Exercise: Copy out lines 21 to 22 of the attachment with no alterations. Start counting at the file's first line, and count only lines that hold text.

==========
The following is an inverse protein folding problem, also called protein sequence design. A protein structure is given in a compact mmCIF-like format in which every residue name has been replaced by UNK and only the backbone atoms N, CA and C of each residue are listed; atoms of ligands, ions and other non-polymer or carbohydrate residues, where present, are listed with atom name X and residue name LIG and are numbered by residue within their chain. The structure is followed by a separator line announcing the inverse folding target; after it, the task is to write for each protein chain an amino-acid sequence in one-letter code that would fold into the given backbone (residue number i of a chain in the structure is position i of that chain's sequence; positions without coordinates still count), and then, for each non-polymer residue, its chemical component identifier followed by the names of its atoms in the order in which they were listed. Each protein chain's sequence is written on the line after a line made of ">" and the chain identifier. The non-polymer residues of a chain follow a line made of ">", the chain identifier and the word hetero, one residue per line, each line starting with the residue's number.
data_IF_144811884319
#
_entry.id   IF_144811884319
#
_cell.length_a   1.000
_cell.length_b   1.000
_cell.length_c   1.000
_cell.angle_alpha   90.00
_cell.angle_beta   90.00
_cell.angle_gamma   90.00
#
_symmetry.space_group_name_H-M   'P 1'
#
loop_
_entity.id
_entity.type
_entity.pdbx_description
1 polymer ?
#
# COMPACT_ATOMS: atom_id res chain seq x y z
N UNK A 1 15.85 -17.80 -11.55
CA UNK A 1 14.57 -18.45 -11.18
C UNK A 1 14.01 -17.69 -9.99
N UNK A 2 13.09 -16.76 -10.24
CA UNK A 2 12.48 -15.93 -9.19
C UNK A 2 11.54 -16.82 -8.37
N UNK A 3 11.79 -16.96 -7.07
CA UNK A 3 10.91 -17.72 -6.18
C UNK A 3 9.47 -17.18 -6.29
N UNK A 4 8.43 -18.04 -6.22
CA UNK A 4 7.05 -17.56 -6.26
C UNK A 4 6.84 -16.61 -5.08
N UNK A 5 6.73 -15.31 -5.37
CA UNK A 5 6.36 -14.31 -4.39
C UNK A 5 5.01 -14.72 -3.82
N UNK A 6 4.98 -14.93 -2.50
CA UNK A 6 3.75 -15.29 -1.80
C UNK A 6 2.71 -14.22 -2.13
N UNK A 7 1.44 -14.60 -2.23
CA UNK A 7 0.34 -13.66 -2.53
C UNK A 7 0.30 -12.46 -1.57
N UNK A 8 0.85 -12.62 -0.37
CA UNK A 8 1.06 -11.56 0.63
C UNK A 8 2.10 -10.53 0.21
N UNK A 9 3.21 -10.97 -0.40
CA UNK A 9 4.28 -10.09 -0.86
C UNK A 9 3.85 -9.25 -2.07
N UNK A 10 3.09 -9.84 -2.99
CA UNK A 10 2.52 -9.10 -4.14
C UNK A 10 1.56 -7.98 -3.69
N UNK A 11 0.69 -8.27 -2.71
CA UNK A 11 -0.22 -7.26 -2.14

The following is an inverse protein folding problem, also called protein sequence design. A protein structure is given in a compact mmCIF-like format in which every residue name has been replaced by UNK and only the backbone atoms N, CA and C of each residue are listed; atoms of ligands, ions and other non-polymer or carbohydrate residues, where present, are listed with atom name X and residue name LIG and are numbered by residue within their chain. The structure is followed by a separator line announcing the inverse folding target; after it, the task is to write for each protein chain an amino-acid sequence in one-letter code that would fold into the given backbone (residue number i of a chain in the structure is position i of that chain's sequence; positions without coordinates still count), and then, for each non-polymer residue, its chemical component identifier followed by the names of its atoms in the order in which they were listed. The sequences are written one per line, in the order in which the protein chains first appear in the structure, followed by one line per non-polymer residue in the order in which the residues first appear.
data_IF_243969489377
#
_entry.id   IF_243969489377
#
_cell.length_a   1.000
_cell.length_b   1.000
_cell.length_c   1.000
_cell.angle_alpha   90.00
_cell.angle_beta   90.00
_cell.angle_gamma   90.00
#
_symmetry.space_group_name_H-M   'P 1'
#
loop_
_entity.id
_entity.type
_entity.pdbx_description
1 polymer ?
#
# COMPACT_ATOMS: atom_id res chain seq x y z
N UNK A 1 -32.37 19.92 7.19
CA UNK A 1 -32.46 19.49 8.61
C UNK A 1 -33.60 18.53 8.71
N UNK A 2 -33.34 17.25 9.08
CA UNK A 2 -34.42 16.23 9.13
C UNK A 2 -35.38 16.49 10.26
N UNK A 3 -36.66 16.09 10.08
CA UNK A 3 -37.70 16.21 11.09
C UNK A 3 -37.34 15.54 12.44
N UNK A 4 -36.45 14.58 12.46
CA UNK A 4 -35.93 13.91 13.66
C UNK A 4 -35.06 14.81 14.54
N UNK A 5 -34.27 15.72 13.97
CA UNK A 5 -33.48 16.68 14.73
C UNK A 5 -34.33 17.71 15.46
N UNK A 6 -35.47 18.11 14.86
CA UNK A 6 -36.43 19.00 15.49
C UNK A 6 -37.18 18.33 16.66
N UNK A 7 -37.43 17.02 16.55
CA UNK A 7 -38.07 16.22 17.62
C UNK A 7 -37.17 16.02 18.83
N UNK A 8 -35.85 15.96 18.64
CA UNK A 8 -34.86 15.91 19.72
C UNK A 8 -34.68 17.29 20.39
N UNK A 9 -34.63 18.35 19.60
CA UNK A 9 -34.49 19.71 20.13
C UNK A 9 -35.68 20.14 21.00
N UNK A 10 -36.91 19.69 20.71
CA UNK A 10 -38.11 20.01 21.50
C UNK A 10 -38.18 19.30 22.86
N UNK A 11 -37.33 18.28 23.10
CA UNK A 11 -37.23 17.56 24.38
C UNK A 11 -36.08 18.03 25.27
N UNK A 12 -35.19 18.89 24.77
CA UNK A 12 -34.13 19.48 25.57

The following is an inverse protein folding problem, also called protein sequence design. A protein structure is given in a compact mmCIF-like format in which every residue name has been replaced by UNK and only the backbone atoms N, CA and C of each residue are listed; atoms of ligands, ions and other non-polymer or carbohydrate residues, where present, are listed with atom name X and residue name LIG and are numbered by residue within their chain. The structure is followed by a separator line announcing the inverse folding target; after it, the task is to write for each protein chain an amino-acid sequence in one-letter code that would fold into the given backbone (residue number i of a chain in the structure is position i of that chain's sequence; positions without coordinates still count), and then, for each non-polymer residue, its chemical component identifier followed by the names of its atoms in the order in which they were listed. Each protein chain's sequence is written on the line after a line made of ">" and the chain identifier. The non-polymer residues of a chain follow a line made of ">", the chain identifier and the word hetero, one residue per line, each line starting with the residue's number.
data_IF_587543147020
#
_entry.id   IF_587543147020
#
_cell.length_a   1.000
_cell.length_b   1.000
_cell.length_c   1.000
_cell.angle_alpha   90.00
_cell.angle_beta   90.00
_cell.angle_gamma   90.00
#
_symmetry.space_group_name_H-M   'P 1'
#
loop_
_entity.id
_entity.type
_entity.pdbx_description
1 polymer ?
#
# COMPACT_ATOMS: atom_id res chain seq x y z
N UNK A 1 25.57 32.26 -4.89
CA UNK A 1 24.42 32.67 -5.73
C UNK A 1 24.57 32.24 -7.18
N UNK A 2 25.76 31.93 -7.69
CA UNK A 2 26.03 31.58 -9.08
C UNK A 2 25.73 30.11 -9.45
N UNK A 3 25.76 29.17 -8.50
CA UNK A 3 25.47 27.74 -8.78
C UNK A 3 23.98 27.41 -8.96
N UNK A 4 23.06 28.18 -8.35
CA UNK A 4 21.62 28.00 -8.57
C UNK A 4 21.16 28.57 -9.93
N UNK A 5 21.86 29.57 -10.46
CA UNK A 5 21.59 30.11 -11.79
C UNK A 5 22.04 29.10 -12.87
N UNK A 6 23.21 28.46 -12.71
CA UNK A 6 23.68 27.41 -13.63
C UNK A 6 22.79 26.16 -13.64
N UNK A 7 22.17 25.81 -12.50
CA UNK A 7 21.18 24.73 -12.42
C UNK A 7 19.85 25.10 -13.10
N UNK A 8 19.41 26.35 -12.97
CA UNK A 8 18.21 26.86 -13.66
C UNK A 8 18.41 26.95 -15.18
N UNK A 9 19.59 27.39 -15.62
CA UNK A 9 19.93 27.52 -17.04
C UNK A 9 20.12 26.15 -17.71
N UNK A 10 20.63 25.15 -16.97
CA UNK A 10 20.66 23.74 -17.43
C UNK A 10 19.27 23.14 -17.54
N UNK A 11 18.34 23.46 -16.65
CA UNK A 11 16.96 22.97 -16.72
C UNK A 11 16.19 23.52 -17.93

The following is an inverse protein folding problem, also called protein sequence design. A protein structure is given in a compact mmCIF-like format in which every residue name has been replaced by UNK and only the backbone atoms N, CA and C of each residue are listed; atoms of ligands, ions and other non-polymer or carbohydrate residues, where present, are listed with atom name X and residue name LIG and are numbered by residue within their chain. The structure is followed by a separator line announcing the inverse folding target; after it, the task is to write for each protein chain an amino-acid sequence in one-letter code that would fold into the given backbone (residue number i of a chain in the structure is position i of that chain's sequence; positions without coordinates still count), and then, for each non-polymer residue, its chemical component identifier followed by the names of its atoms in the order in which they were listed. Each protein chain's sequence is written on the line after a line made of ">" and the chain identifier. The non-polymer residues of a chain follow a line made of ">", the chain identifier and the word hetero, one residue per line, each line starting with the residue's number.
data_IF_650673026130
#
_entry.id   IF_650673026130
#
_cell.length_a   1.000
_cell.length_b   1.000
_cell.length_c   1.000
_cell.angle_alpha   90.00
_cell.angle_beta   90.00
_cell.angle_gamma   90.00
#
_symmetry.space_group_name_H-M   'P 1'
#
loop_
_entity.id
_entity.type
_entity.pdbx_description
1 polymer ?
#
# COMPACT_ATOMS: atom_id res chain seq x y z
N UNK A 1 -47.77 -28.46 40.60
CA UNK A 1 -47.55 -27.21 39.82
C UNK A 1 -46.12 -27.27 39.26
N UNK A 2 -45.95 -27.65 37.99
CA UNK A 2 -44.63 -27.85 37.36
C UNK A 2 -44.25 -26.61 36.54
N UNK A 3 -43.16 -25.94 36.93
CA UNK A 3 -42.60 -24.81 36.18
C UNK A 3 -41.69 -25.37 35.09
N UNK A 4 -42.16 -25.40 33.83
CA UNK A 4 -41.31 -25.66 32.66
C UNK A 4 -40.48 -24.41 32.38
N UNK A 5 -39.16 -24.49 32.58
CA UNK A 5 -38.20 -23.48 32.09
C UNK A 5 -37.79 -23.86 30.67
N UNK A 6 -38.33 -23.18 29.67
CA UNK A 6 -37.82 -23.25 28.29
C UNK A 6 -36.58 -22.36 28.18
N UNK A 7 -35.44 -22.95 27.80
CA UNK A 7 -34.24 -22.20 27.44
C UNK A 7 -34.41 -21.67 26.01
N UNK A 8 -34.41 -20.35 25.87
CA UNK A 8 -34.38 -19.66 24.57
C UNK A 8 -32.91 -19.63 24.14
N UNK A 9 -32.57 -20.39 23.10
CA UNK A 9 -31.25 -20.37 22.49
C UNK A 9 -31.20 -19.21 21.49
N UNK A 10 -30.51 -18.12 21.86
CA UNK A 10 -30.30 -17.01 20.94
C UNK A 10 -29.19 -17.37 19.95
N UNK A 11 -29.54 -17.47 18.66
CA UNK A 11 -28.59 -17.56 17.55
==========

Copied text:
# COMPACT_ATOMS: atom_id res chain seq x y z
N UNK A 1 15.85 -17.80 -11.55